Policing cyberspace and banning Youtube…again?
7, April, 2007 Leave a comment
Something’s brewing in cyberspace in South East Asia, especially in Malaysia and Thailand. Thailand has just banned Youtube, after a couple of video clips insulting the Thai King have emerged. These clips are probably a reaction to the sentencing of a European man to 10 years in prison for defacing posters of the Thai King while he was in a drunken state in Chiang Mai. The Thai government has even sought Youtube’ help to limit access to the site in Thailand.
In Malaysia, bloggers are coming together to form an alliance to seek protection as a group, after several bloggers have been sued by the Malaysian government for making false allegations about the government. The government has even mentioned the possibility of asking all bloggers to register and declare their full identities, which of course has drawn much flak from its bloggers. Anyway, given the nature of cyberspace, such policing will prove tough as bloggers could easily sign-up for external blog accounts.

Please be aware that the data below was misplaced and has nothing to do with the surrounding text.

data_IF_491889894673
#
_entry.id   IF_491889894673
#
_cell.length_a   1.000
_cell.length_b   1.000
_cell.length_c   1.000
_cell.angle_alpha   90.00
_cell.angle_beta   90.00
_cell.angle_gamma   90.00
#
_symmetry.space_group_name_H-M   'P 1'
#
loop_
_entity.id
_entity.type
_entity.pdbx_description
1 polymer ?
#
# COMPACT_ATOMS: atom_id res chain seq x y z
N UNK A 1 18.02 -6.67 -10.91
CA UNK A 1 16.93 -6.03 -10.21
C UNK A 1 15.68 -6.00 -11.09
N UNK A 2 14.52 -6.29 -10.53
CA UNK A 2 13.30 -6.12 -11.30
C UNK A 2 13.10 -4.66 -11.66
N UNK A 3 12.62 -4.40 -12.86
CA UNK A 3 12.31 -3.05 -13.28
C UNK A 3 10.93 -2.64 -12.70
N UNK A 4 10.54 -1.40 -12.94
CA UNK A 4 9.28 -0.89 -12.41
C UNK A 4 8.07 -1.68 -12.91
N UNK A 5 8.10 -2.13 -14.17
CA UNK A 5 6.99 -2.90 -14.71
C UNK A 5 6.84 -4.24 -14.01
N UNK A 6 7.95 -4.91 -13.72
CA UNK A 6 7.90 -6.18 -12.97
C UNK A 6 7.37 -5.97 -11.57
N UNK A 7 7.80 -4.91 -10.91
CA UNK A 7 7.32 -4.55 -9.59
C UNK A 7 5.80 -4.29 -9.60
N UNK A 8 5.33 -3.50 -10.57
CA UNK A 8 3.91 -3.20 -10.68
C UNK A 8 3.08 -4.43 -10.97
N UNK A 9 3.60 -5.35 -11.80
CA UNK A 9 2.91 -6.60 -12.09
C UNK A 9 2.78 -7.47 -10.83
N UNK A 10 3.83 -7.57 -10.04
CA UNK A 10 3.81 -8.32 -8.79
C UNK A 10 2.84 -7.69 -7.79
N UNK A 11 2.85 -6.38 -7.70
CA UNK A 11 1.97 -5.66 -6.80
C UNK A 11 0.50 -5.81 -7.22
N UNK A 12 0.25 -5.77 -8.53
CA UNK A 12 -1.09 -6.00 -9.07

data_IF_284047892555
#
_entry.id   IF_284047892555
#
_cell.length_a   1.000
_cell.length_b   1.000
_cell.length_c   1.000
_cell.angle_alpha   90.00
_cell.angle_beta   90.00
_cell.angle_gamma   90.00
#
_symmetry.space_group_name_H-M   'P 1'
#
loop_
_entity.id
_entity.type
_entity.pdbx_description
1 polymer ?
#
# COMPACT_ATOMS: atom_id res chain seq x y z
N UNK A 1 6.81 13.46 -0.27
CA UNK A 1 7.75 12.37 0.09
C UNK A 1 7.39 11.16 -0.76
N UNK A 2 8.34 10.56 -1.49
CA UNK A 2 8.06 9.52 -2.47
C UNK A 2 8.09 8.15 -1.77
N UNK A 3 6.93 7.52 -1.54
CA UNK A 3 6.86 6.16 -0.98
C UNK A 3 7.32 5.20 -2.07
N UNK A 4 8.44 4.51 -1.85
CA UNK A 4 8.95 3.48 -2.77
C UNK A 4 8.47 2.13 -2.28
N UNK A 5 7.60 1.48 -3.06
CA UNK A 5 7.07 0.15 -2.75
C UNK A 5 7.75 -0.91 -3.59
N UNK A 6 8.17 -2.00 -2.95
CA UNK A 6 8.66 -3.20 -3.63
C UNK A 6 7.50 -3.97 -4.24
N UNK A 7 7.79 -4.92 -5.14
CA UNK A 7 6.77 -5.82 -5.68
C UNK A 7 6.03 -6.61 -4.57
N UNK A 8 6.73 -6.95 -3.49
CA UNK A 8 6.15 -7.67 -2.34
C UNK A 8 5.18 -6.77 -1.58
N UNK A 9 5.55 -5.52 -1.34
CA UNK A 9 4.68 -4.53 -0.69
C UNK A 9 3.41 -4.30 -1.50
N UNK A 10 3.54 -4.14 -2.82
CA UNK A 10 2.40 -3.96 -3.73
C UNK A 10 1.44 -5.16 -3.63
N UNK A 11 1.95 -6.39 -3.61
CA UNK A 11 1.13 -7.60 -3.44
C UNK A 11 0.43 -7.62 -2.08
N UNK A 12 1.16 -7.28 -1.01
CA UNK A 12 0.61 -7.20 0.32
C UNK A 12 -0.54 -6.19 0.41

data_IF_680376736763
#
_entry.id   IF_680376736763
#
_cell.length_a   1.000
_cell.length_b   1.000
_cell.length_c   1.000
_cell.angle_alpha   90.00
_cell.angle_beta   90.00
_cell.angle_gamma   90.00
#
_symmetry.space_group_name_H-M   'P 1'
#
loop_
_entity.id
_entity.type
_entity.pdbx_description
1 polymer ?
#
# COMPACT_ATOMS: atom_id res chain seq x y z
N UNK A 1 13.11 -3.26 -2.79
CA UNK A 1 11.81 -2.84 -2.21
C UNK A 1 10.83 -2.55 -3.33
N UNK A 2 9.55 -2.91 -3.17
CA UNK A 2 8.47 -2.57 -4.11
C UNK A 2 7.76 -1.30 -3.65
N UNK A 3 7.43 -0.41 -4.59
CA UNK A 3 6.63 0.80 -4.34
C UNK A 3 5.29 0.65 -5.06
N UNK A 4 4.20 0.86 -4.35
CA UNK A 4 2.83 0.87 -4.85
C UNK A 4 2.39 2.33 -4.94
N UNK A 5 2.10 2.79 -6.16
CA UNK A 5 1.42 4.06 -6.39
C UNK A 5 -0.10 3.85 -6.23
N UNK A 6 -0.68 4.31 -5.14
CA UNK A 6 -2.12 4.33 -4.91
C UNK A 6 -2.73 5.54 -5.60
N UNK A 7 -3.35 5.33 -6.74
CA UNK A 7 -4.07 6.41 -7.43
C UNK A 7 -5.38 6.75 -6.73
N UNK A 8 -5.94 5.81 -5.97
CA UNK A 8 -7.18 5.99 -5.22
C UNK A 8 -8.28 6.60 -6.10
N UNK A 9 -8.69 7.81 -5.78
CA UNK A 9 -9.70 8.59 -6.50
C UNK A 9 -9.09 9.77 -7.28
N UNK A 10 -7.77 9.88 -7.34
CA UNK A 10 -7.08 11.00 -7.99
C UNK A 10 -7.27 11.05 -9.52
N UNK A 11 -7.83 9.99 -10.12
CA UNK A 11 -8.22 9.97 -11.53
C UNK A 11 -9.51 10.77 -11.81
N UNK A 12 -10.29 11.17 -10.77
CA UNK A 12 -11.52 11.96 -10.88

In Singapore, another kind of cyber-policing or detective work was done when someone in a car forum managed to track and expose another member as being the peson responsible for a car crash during a test drive that left the car saleswoman dead. His detective work was done in cyberspace via car forums and through online car interest group members. The cyber-exposure has drawn so much interest that the traditional press has even gotten into the action and has started to pursue the story! I think increasingly, we will get new media stories driving traditional media stories, as people decide what they want to see and read in the media.